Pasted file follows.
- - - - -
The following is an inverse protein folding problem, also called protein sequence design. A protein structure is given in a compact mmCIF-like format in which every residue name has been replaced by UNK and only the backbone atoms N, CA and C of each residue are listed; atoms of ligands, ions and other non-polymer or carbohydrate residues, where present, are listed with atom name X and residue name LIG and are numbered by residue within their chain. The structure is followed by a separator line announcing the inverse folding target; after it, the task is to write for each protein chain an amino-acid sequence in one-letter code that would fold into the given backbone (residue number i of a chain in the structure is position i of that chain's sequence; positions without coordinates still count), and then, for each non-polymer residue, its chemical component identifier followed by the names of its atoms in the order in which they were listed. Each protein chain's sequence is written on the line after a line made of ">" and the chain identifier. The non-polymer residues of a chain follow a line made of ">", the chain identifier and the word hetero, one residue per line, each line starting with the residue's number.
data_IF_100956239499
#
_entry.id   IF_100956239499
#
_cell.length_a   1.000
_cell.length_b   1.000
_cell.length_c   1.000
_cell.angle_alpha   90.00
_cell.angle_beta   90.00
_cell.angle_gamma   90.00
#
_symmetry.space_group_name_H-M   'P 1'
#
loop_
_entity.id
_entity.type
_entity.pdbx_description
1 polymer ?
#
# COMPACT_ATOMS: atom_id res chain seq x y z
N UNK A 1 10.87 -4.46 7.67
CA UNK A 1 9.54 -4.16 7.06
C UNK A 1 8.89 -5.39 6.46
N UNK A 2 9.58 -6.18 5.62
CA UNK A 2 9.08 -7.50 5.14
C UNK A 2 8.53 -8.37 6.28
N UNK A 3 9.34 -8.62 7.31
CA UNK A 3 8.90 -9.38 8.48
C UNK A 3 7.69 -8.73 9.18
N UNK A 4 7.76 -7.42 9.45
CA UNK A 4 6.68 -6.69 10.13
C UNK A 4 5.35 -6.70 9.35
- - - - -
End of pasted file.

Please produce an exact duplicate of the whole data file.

The following is an inverse protein folding problem, also called protein sequence design. A protein structure is given in a compact mmCIF-like format in which every residue name has been replaced by UNK and only the backbone atoms N, CA and C of each residue are listed; atoms of ligands, ions and other non-polymer or carbohydrate residues, where present, are listed with atom name X and residue name LIG and are numbered by residue within their chain. The structure is followed by a separator line announcing the inverse folding target; after it, the task is to write for each protein chain an amino-acid sequence in one-letter code that would fold into the given backbone (residue number i of a chain in the structure is position i of that chain's sequence; positions without coordinates still count), and then, for each non-polymer residue, its chemical component identifier followed by the names of its atoms in the order in which they were listed. Each protein chain's sequence is written on the line after a line made of ">" and the chain identifier. The non-polymer residues of a chain follow a line made of ">", the chain identifier and the word hetero, one residue per line, each line starting with the residue's number.
data_IF_100956239499
#
_entry.id   IF_100956239499
#
_cell.length_a   1.000
_cell.length_b   1.000
_cell.length_c   1.000
_cell.angle_alpha   90.00
_cell.angle_beta   90.00
_cell.angle_gamma   90.00
#
_symmetry.space_group_name_H-M   'P 1'
#
loop_
_entity.id
_entity.type
_entity.pdbx_description
1 polymer ?
#
# COMPACT_ATOMS: atom_id res chain seq x y z
N UNK A 1 10.87 -4.46 7.67
CA UNK A 1 9.54 -4.16 7.06
C UNK A 1 8.89 -5.39 6.46
N UNK A 2 9.58 -6.18 5.62
CA UNK A 2 9.08 -7.50 5.14
C UNK A 2 8.53 -8.37 6.28
N UNK A 3 9.34 -8.62 7.31
CA UNK A 3 8.90 -9.38 8.48
C UNK A 3 7.69 -8.73 9.18
N UNK A 4 7.76 -7.42 9.45
CA UNK A 4 6.68 -6.69 10.13
C UNK A 4 5.35 -6.70 9.35